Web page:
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The ancestor you didn't know you had

Meet Bonobo: Our Closest Relative


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Species wasn't discovered in 1929


Wild bonobos are only found in one place on earth: in forests south of the Congo River in the Democratic Republic of Congo (DRC).

For the longest time, there were referred to as pygmy chimpanzees, but they're not. They are a separate species.

There's somewhere between 29,500 and 50,000 individuals left and of all the creatures on earth they share the most DNA with us: 98.7%. They're endangered species.

They're not as peaceful as some writers like to portray them and are capable of mixing it up. But given the choice between making love and making war, they choose the former. A lot.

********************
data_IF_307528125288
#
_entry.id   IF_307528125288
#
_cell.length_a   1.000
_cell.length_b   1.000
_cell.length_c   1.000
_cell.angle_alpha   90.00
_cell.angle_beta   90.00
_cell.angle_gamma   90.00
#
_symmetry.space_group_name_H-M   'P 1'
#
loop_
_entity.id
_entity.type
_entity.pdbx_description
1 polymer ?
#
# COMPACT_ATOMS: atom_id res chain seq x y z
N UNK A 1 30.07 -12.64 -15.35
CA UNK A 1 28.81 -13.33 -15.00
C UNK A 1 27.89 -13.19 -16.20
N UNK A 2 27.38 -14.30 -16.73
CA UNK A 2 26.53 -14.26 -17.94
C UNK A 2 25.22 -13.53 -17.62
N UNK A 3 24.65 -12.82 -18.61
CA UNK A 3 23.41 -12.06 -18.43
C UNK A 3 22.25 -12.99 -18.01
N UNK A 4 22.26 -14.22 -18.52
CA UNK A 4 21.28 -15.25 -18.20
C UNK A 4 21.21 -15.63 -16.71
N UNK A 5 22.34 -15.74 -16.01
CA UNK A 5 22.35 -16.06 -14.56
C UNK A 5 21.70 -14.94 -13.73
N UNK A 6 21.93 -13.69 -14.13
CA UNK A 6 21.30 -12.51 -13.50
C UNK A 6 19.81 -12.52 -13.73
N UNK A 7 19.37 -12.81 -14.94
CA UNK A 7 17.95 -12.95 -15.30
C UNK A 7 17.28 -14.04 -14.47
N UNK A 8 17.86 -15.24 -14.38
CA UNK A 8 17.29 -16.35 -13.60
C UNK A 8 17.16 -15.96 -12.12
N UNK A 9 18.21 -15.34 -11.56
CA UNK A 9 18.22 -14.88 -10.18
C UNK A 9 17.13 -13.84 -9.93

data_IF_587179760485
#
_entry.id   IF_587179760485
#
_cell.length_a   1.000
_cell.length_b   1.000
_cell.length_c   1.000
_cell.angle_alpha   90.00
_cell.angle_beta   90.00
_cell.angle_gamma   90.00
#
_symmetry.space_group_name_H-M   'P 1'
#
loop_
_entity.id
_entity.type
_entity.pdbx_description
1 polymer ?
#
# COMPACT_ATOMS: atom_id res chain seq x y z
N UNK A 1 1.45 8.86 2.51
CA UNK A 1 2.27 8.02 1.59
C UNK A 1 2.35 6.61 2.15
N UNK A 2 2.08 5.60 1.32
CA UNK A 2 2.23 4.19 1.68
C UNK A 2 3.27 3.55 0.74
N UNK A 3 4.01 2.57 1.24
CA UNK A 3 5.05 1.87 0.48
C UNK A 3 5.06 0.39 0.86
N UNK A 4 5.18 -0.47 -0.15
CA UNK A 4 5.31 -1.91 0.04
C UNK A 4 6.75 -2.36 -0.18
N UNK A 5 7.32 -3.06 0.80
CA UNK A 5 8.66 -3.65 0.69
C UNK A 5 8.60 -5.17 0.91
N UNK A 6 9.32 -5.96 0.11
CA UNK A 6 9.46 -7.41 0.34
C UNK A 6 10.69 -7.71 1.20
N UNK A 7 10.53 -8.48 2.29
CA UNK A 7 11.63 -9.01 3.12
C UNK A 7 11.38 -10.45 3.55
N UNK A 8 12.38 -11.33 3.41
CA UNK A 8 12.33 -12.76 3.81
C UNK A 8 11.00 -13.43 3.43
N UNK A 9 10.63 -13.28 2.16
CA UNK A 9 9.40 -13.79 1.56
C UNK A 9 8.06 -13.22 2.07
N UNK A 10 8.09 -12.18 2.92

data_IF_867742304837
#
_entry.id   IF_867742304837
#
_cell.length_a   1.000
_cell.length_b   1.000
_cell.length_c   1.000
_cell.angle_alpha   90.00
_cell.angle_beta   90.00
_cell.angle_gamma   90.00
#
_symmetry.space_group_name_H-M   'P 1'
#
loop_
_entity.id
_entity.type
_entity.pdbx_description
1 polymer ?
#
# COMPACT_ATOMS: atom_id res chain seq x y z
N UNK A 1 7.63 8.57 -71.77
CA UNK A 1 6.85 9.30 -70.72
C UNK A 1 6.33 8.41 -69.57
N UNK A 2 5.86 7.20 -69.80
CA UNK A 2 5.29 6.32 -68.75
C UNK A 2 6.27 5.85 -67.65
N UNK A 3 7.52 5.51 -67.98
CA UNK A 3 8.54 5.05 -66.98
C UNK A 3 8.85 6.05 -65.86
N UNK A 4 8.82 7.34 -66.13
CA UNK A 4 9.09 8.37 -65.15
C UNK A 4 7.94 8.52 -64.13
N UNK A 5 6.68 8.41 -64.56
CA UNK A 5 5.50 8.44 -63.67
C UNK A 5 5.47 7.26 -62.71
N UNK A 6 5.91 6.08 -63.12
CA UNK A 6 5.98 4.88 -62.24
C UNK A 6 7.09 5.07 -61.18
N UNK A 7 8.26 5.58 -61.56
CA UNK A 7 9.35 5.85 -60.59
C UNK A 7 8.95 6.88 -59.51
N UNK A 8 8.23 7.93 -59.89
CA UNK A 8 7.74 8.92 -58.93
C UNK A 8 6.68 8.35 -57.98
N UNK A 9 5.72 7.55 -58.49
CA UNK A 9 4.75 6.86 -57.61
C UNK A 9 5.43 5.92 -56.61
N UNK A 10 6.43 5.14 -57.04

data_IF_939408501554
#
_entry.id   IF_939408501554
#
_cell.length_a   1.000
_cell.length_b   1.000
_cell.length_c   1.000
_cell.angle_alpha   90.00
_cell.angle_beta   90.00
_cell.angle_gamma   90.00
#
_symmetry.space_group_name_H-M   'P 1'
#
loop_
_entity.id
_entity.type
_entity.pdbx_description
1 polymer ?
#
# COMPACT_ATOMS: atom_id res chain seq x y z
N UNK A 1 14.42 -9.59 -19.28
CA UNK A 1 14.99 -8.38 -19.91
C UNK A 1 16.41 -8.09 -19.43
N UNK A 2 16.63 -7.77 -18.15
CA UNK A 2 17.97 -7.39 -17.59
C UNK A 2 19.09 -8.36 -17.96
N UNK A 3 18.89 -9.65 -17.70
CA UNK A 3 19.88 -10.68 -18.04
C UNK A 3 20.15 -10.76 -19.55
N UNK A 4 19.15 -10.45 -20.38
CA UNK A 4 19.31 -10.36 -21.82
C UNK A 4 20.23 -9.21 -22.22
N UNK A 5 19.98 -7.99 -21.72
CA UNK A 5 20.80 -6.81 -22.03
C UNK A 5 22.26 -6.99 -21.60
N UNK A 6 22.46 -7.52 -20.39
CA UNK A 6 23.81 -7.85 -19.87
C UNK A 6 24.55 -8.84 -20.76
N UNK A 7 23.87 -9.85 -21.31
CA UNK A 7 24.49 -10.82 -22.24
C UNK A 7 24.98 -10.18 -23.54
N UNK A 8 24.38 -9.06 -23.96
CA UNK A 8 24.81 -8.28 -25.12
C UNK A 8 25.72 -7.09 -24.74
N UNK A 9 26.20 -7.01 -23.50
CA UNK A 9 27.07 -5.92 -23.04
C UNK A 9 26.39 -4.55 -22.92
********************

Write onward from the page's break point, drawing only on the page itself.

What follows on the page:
You name it, they mix us sex with it: conflict resolution, appeasement, affection, social status, excitement, and stress reduction.

To quote one scientist: "Bonobos sex occurs in virtually all partner combinations and in a variety of positions." Ah hem. Sounds like another primate species I know of.

Aggression levels are much lower in these fun love creatures than in their cousins the chimpanzee and other apes.

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